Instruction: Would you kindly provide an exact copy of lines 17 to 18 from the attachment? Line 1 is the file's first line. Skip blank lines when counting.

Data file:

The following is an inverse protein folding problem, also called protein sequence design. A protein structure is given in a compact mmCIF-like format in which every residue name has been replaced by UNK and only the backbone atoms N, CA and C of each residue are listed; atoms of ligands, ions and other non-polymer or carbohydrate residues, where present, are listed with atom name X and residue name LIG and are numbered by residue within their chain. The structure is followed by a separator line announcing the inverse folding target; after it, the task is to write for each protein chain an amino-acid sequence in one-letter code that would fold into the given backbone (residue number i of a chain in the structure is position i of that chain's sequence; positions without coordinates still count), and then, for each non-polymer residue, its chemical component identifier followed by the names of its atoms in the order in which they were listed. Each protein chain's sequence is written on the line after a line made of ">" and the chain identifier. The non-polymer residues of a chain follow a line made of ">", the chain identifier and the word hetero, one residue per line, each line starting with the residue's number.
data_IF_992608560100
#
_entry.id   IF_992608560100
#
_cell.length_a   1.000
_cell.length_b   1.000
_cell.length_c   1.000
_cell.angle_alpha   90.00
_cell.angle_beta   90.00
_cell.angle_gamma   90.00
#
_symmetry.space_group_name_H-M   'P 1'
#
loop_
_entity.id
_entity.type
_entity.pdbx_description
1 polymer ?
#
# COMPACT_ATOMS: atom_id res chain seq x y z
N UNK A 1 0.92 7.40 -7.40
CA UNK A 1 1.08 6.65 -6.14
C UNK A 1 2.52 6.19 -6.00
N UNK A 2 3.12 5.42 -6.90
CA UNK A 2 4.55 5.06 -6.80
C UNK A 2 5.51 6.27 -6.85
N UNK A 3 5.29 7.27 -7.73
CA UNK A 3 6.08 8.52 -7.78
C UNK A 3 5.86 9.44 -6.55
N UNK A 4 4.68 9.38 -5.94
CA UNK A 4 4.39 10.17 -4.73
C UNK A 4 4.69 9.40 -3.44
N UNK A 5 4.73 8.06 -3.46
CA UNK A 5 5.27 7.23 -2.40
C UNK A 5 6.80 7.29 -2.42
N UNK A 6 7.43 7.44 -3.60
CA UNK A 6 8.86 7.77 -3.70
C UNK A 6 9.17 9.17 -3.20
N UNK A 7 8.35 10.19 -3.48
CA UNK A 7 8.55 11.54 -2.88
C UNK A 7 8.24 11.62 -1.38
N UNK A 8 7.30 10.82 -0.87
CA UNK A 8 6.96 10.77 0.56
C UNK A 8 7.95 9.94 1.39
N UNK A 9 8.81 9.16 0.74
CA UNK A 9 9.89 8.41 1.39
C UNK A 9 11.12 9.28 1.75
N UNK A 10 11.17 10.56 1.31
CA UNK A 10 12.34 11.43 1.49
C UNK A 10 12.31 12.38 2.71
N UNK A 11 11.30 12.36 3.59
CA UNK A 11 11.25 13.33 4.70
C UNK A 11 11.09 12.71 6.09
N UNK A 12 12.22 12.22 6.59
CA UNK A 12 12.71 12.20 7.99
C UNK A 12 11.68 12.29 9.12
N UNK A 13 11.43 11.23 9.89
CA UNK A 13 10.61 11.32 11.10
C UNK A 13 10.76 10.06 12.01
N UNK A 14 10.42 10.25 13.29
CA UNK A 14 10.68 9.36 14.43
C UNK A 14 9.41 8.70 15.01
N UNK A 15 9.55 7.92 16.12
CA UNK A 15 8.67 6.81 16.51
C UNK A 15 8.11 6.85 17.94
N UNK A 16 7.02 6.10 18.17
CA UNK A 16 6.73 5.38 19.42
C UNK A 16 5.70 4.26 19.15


_entity.type
_entity.pdbx_description